A Look into the Homes of Spanish-Speaking Preschool Children Lisa M. López Harvard Graduate School of Education 1. Background Parents are often titled their child’s first teacher and the home their first classroom. Home literacy environment therefore must play a pivotal role in a young child’s development of emergent literacy skills. Most children come into school with the ability to speak and communicate with their peers and teachers. Some children additionally have already learned skills such as color identification, counting, and the alphabet before they step into a classroom. What are the differences in the home environments of children who come into a preschool classroom with just enough ability to communicate and those who have advanced literacy skills? Previous research has focused on the importance of parent involvement and home environment on children’s success. Parents, regardless of race or social class, play a critical role in their child’s education (Galper, Wigfield, & Seefeledt, 1997; Patrikakou, 1997). The importance of family in a child’s success is evident across SES (Snow, Barns, Chandler, Goodman, and Hemphill, 1991). We know that families who are able to provide the child with cognitive, social, and cultural support will facilitate that child’s ability to succeed in school (Comer & Haynes, 1991). Snow, Burns, and Griffin (1998) developed a framework for measuring home literacy environment stemming from previous research (Hess & Holloway, 1984 as cited in Hammer, Miccio, & Wagstaff, 2003). This framework consists of four main factors including the value placed by the family on literacy, expected achievement, availability and use of reading material, and parent-child book reading. Parent-child book reading is often linked to preschool children’s language abilities. Payne, Whitehurst, and Angell (1994) found that home literacy environment in low-income families accounts for between 12% and 18.5% of the variance of child language at preschool. These researchers found that the highest correlation amounts from parent-child interactions around literacy. These interactions stem from high motivation by the parents for their children’s school readiness. However, large variability in quality of the home literacy environment was found across low-income families. Latinos have recently become the largest minority living within the United States. It is of great importance to understand that Latinos, although grouped into one category, are a very heterogeneous group. Their experiences are shaped, not by their general ethnic category, but by who they are, their immigration history, the life they left behind, along with their ability to assimilate into their new communities (Sanchez, 2002). Many Latinos in the United States are struggling with maintaining their home language along with learning and using the school and community language, English. Hammer, Miccio, and Wagstaff (2003) looked at the relationship between home literacy environment in Puerto Rican families living in the mainland and the child’s acquisition of English literacy skills. Factors they focused on include opportunities for instruction, speaking a home language in the home, low-socioeconomic status, and parent’s support for literacy. Children exposed to both English and Spanish at home were exposed to more literacy related tasks than were children exposed only to Spanish at home. Hammer et al. attribute this difference to level of parental education and number of years living in the U.S. mainland. Families who have lived on the mainland for a longer period of time have begun to assimilate to this culture, which emphasizes school readiness. Latino culture views parents more as socializing agents (Zentella, 2002). Additionally Hammer et al. found that parents who pressed their children to achieve had children who performed better than those children whose parents were not as motivating. © 2005 Lisa M. López. ISB4: Proceedings of the 4th International Symposium on Bilingualism, ed. James Cohen, Kara T. McAlister, Kellie Rolstad, and Jeff MacSwan, 1378-1383. Somerville, MA: Cascadilla Press. 1.1 Present Study The present study furthers the research of Payne et al. (1994) and Hammer et al. (2003) by looking into the homes of low-income Spanish-speaking preschool children in determining their home literacy environment and the effect of these environments on children’s language at the beginning of preschool. Spanish-speaking mothers with children who attended preschool in the United States were interviewed on language use, attitudes, beliefs, and expectations for their child’s schooling and success, as well as immigration history and cultural influences. The purpose of the study is to better understand the home environment of a heterogeneous group of low-income Latino families living in the United States and how these environments play a role in children’s language development, both in English and Spanish. 2. Method 2.1 Participants Children were drawn from a larger project, The Early Childhood Study of Language and Literacy Development of Spanish-speaking Children. This larger project is a longitudinal study following 500 Spanish-speaking children in Massachusetts, Maryland, and Puerto Rico from preschool through second grade. A main requirement for children to participate in the larger project is that someone in the child’s home speaks Spanish. Children were chosen for the present study based on their location and their standardized vocabulary scores in both English and Spanish at entry into preschool. Fifty-one children and their families participated in this study. These families come from thirteen countries or territories, including the United States, with the highest representation from the Dominican Republic and El Salvador. Twelve of the families are being reported on here for the qualitative analysis. 2.2 Measures 2.2.1 Family measures The DELSS Parent Interview was created for use by the larger project in conjunction with a network of research projects focusing on the development of language in Spanish-speaking children. This phone interview provides demographic information about the family as well as indicates general home language and literacy resources available to the family. The Language, Literacy, and Culture Questionnaire was developed for this study. It includes detailed questions related to language use in the home and home literacy exposure and support, as well as questions about parent’s attitudes, expectations and involvement in their child’s school, and cultural influences on these factors. 2.2.2 Child outcome measures The Picture Vocabulary subtest of the Woodcock Language Proficiency Battery Revised (WLPBR) (Woodcock, 1991; Woodcock & Muñoz-Sandoval, 1994) is primarily a measure of expressive vocabulary with several items at the beginning of the assessment measuring receptive vocabulary. This subtest is administered in both English and Spanish. 2.3 Procedure Families were recruited to participate based on their participation in a larger study, The Early Childhood Study of Language and Literacy Development of Spanish-speaking Children. Participation was limited to those children attending preschools in Boston and Framingham, MA as home visits would require traveling to the homes of these children. One hundred families were sent letters of recruitment. Fifty-one families were visited. • 1379 • Families who agreed to participate were visited at home once. Each home visit took approximately 90 minutes. Parents were interviewed extensively on cultural factors, school involvement, expectations, and choices, interfamilial language use, literacy practices, and culture using the Language, Literacy, and Culture Questionnaire. The interviews were tape recorded for later transcription. Parents were compensated for their time. Once the interviews were transcribed, each interview was coded based on the questions from the interview as well as overlying themes evident throughout the interviews. 2.4 Statistical approach Both qualitative and quantitative analyses were completed. Quantitative analysis was performed with the information obtained from the DELLS Parent Interview as well as from categorical questions within the LLCQ. Frequency distributions were run in determining the variability of resources available to the families. Additionally these distributions indicated the variability in performance of language and literacy activities by all families. Qualitative analysis was performed with the transcribed home interviews. Each interview was coded through a categorization method. Subsequently contextualization allowed for the comparison of major themes across interviews. Interviews were divided into groups based on the child’s performance on a vocabulary subtest at entry into preschool. The interviews were therefore compared within group, focusing on the similarities with regard to major themes, and compared across groups, focusing on the dissimilarities across different groups. 3. Results The interviews are divided into four categories based on the child’s performance on a standardized measure of vocabulary. Category 1 children scored below the sample mean in both English and Spanish on this measure. Category 2 children scored below the sample mean in Spanish, but above the sample mean in English. Category 3 children scored above the sample mean in Spanish but below the sample mean in English. Category 4 children scored above the sample mean in both English and Spanish. 3.1 Quantitative results Frequency distributions were calculated on all the families for four categorical variables including number of English and Spanish books in the home, number of years in the United States, and mean years of education. Category 1 reported the least number of books in either language. Families in category 2 reported the most number of books in the home in both English and Spanish. They also reported having lived the longest in the United States of all four groups. Category 3 parents have been in the United States the least amount of time. Finally category 4 had the parents with the highest number of years of education. 3.2 Qualitative results Contextualizing the interviews based on related themes allowed for a description to be created for each of the four groups. Three participating families from each category are represented in these descriptions. Distinct differences can be noted with regard to attitudes, expectations, and practices across the categories. The role of schooling for young children is also discussed and ranges in goals for different families. The families with children who performed below the sample mean in both languages (category 1) share a hands-off approach to education and the schooling process. A lack of discipline is apparent in the home with the expectation that the child will be both disciplined and socialized in a schooling context. There is however no mention of providing the child with the language and literacy skills she or he may need when they reach formal schooling. Parents are unsure of where the child may be • 1380 • learning skills such as color, number, and letter identification. Excuses are often created for not interacting with children in such activities as sharing books. While this group lacks the resources, no effort is made to make do with what can be found in the home or to visit a local library. Families in this category are speaking only Spanish in the home although neighbors or cousins may introduce English into the home. The mothers who were interviewed do not have a clear understanding with regard to language. They strongly believe that language develops naturally and language loss is not an option. However the child is gradually replacing his or her Spanish vocabulary with the new English words that he or she has learned making it difficult at times for mother and child to communicate. The families with a child who performed above the sample mean in English and below the sample mean in Spanish (category 2) feel vehemently about their child being taught English at school. They view the role of school as a place for children to be socialized and instructed. They have also taken a role in instructing their children by reading to them and teaching them about letter-sound correspondence. They have weekly communication with their child’s teacher and see the home and the school as partners in their child’s education. At home, both English and Spanish are spoken and some of the mothers in this category were born in the United States but may have lived in their native country for several years before returning to the United States. Others have lived in the United States for a large time period, in comparison to the other categories. The mothers in this category tend to base their opinions about their child’s language development on their own personal experiences. They prefer that their child first learn English. However they also understand the importance of their child learning literacy skills in Spanish and hope to place him or her in a Spanish-language program once they have mastered English. The families of children who performed above the sample mean in Spanish but below the sample mean in English (category 3) are taking a proactive role in maintaining their child’s Spanish language skills. They view preschool both as a way of socializing their child and a venue for their children to learn English. However at home, the mothers are focusing on their child’s Spanish. They read to the child in Spanish as well as teach him or her about letter-sound correspondence in Spanish. They are being creative in their obtainment of resources in Spanish, usually relying on relatives in other countries to supply them with material in Spanish. While the mothers are instilling a strong base in Spanish the fathers in these families are more interested in the child learning English. For them, English is seen as a window of opportunity to succeed in life. If you know English you can do anything. This philosophy has developed based on their struggle to succeed in the United States without knowing the language. Oftentimes however, the fathers are out working and have little impact in the education of their child. The children in this category have started to experience a language shift after spending one year in an English-language preschool. The mothers are noticing and are concerned by the children’s preference for English so early on and are determined to maintain their child’s Spanish abilities. This may even include sending the child to their country of origin for summer vacation so that they may attend school there for two months or at least interact with family and friends who only speak Spanish. The families of children who performed above the sample mean in both Spanish and English (category 4) understand the opportunities that are available for people who are bilingual. They have high expectations for their children in preschool. They expect their children to leave preschool as readers and writers. They are also taking a proactive role in teaching their children how to read and write. Besides reading with the child on a daily basis, they are also teaching their child the importance of reading in day-to-day life. Additionally they visit the library in order to provide their child with extra resources. The families in this category have created a Spanish-only rule in the home. While English may be spoken with friends and neighbors and at school, Spanish must be spoken at home with the parents. This forces the children to learn to communicate and express themselves in both languages. There is a strong push in these families to maintain fluency in both languages. These children’s teachers have also reinforced these ideas. • 1381 • 4. Discussion Latinos have become the largest minority in the United States. This increase in the Latino population warrants some understanding as to the needs and concerns of this ethnic group. One major issue that abounds for this group is the heterogeneity of its members. Differences include country of origin, culture, education, language dialect, and immigration status. Each of these factors plays an important role in the daily life of Latinos living in the United States. With the thriving immigration of Latino children, schools are beginning to see more diversity in their classrooms. Children with varying levels of English proficiency are being placed in English-only classrooms, with teachers who have little experience in working with English language learners. It is therefore important to understand whom these children are and what skills they are arriving with. With such varying abilities and background demographics, generalization is not an option. This study provides an overview of Latino families whose children perform at varying proficiencies in both English and Spanish. Determining familial factors that play a role in children’s language development will therefore allow for a better understanding of the diversity of this ethnic group and those factors conducive to language development. Important factors that have been pinpointed in this study as well as others in the past include immigration status, education, and motivation for achievement. It is important to understand the immigration history of these families as an indicator of their placement in this society and their motivations for the development of their child’s success. Families who have been in the United States the longest are more likely to place emphasis on the child’s development of English skills. The parents may have already learned English and see this language as most important with regard to schooling and success. Although Spanish is their heritage language, these parents may feel as if the children can learn it later in life. These children are therefore performing better on English language tasks than on Spanish language tasks. These results parallel those of Hammer et al. (2003) who found that parents who had lived in the United States mainland the longest had a stronger focus on teaching their children English academic skills. On the other hand, families who have been in the United States a short period of time feel that they have a better grasp of the Spanish language and therefore can better teach their child Spanish than attempt to teach them a language they are not as familiar with. These families take a proactive role in teaching their child Spanish. This is evident in both the parent’s conversations as well as in the child’s performance on Spanish language tasks. Parent’s level of education plays a role in their belief system with regard to child’s education. Parents with higher levels of education want their children to also be highly educated and make informed choices as to the best way to provide such an education. Bilingualism is seen as an asset and it is important for these children to be able to communicate in both languages. Additionally resources are seeked out to help these children learn and succeed. Emphasizing the importance of bilingualism and supplementing this idea with actions results in these children performing well on both English and Spanish language tasks. Parent’s motivational factor, as identified by Snow, Burns, and Griffin (1998) is one of the most important factors in a child’s success. Parents are their children’s motivators. If a parent is not fully invested in the success of a child, then that child is less likely to perform. Parents need to be available and ready to help their children both in their daily interactions and by providing them with additional resources. Conversely, children need to be pushed to succeed. This idea crosses all ethnic and racial boundaries. Those children who are not provided with the support they need perform poorly on all tasks, regardless of the language of the task or the skill being measured. Children perform well on those tasks they are motivated to learn. Children whose parents believe English is essential to survive in this country push their children to learn English. Children whose parents believe bilingualism is an asset and provide children with the resources to become bilingual perform well on tasks in both languages. Parental education and immigration status play a large role in the motivation parents provide their children to succeed. The families in this study have varying histories, but the most important factor in their child’s ability is the level and goal of their motivation. Regardless of the child’s placement into • 1382 • one of the four categories previously mentioned, the commonality lies in the parent’s goals for that child. While motivation transcends boundaries, it is important to understand the reasoning behind the parent’s likeliness to motivate. This factor is unique for each parent and will provide a better understanding of the family dynamics and children’s performance level in both English and Spanish. References Comer, J.P. & Haynes, N.M. (1991). Parent involvement in schools: An ecological approach. Elementary School Journal, 91(3), 271-277. Galper, A., Wigfield, A., & Seefeldt, C. (1997). Head Start parents’ beliefs about their children’s abilities, task values, and performances on different activities. Child Development, 68(5), 897-907. Hammer C.S., Miccio, A.W. & Wagstaff, D.A. (2003). Home literacy experiences and their relationship to bilingual preschoolers’ developing English literacy abilities: An initial investigation. Language, Speech, and Hearing Services in Schools, 34, 20-30. Patrikakou, E. (1997). A model of parental attitudes and the academic achievement of adolescents. Journal of Research and Development in Education, 31(1), 7-26. Payne, A. C., Whitehurst, G.J., & Angell, A.L. (1994). The role of home literacy environment in the development of language ability in preschool children from low-income families. Early Childhood Research Quarterly, 9, 427-440. Sanchez, G.J. (2002). “Y tú, ¿qué?” (Y2K): Latino history in the new millennium. In M.M. Suárez-Orozco & M.M. Páez (Eds.), Latinos: Remaking America (pp. 45- 58). Berkeley: University of California Press. Snow, C.E., Barnes, W.S., Chandler, J., Goodman, I.F., & Hemphill, L. (1991). Unfulfilled Expectations: Home and School Influences on Literacy. Cambridge, MA: Harvard University Press. Snow, C., Burns, M.S., & Griffin, P. (Eds.) (1998). Preventing Reading Difficulties in Young Children. Washington, D.C.: National Academy Press. Woodcock, R. W. (1991). Woodcock Language Proficiency Battery-Revised. Itasca, IL: Riverside Publishing. Woodcock, R. W. & Muñoz-Sandoval, A. F. (1995). Woodcock Language Proficiency Battery—Revised: Spanish Form. Itasca, IL: Riverside Publishing. Zentella, A.C. (2002). Latino/a languages and identities. In. M.M. Suarez-Orozco & M.M. Paez (Eds.), Latinos: Remaking America (pp. 321-338). Berkeley, CA: University of California Press. • 1383 • ISB4: Proceedings of the 4th International Symposium on Bilingualism edited by James Cohen, Kara T. McAlister, Kellie Rolstad, and Jeff MacSwan Cascadilla Press Somerville, MA 2005 Copyright information ISB4: Proceedings of the 4th International Symposium on Bilingualism © 2005 Cascadilla Press, Somerville, MA. All rights reserved ISBN 978-1-57473-210-8 CD-ROM ISBN 978-1-57473-107-1 library binding (5-volume set) A copyright notice for each paper is located at the bottom of the first page of the paper. Reprints for course packs can be authorized by Cascadilla Press. Ordering information To order a copy of the proceedings, contact: Cascadilla Press P.O. Box 440355 Somerville, MA 02144, USA phone: 1-617-776-2370 fax: 1-617-776-2271 [email protected] www.cascadilla.com Web access and citation information This paper is available from www.cascadilla.com/isb4.html and is identical to the version published by Cascadilla Press on CD-ROM and in library binding.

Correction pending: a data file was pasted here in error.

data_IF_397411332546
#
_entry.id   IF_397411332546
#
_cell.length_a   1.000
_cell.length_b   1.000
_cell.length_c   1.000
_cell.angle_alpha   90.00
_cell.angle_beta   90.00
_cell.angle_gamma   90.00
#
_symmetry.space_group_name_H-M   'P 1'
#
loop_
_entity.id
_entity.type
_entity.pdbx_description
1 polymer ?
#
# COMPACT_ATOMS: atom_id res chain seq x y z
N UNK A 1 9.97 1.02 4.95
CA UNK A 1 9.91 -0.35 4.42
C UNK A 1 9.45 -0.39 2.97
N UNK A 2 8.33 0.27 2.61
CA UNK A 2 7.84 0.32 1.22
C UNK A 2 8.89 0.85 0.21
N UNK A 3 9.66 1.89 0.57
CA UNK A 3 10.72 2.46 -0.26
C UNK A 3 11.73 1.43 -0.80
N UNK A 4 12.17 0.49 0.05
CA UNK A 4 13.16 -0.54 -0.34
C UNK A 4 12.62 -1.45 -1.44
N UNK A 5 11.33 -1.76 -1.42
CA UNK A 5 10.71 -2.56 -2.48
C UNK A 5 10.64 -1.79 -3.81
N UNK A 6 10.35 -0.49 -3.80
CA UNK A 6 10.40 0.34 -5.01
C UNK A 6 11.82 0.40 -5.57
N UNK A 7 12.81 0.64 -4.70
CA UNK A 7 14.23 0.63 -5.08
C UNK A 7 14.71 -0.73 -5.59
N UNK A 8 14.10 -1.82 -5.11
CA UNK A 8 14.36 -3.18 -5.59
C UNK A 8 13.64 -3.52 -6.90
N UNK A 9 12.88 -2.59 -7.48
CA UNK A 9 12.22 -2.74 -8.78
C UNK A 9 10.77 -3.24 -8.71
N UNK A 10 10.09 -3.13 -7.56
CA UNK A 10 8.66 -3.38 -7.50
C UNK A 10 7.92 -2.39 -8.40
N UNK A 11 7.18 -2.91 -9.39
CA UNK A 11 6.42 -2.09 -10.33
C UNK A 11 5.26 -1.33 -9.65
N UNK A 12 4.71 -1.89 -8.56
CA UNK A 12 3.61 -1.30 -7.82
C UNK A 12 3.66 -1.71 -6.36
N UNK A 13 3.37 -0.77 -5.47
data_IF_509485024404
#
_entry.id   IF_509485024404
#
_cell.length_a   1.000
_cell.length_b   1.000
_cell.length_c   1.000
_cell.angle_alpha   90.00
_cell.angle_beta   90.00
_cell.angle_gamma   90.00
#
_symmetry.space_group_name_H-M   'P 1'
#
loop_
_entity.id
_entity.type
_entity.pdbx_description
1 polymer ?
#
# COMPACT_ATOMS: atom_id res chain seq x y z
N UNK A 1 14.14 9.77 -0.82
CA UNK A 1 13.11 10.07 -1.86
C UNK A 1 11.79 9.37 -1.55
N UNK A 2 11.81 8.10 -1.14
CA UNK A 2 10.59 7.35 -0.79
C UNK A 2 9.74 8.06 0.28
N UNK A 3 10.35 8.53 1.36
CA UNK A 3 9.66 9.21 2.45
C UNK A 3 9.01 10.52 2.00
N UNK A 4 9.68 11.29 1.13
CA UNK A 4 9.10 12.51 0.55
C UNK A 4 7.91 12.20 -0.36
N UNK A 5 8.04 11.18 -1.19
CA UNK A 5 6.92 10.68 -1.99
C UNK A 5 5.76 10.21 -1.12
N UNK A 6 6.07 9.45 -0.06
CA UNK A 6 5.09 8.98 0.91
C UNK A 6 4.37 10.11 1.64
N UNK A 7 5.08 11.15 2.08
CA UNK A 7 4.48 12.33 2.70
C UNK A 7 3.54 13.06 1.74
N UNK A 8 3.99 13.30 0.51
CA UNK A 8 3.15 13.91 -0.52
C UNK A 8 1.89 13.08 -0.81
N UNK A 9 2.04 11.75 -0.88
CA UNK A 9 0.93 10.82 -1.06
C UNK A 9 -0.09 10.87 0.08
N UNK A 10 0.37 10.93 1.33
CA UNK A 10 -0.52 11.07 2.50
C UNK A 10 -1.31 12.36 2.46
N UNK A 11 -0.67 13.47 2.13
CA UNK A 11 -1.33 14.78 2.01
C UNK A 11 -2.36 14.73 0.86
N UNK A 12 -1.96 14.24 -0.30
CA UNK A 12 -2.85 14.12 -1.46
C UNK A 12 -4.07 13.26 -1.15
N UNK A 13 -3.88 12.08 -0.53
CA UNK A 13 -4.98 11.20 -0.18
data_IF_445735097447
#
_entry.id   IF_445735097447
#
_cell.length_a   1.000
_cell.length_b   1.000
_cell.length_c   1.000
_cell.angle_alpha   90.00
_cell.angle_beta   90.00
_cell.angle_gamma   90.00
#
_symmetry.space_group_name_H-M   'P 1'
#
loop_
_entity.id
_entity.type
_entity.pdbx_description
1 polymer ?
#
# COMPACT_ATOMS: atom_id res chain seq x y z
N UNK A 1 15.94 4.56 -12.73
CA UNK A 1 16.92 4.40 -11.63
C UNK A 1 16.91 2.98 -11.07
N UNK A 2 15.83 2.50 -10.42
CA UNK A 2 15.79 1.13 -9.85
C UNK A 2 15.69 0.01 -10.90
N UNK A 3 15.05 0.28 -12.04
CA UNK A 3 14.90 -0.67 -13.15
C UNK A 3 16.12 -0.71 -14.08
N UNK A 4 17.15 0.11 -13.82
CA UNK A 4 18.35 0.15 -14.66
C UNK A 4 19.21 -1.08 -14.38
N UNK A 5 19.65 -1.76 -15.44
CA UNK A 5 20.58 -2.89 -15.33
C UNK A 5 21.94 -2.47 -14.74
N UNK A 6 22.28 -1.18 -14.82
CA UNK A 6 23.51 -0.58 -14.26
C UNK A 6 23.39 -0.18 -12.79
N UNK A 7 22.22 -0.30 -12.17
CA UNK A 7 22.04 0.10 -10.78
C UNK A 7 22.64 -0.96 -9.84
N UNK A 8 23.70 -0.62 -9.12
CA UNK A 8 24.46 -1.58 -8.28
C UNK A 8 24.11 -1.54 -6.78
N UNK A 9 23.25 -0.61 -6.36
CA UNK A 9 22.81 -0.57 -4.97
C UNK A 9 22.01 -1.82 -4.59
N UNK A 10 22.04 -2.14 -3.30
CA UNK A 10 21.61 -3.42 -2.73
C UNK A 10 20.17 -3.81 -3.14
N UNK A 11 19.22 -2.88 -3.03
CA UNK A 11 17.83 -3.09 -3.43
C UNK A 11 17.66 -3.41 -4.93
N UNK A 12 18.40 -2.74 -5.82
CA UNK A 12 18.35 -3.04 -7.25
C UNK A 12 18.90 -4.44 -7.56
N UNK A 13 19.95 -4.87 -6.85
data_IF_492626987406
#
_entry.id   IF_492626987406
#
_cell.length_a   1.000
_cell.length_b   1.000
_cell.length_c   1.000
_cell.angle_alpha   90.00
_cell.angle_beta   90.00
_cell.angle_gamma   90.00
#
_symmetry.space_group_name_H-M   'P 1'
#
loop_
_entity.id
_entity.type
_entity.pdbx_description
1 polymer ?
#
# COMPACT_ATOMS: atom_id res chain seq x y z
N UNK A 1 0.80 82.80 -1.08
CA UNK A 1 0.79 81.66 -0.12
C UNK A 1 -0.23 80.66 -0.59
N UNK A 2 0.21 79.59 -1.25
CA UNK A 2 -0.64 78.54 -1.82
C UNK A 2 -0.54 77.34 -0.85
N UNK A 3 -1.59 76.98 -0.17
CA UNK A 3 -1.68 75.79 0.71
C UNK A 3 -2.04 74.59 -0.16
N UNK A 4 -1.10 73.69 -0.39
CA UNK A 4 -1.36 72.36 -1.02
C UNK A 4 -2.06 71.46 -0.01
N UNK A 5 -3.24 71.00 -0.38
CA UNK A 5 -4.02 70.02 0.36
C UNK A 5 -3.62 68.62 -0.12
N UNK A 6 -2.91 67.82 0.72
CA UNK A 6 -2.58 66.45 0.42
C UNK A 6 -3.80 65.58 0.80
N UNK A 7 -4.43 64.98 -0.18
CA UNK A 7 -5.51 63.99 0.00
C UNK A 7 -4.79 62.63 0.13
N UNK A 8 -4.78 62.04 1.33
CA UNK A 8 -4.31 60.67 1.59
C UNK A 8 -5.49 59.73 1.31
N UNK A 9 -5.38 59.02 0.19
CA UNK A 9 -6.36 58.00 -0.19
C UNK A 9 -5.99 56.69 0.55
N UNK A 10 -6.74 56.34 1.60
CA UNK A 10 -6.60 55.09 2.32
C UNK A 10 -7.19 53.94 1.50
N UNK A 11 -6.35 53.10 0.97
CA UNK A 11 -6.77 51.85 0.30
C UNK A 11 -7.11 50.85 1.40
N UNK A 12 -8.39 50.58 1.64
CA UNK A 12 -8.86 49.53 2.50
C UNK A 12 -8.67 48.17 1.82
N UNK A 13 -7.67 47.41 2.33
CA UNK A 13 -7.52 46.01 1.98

© Copyright 2019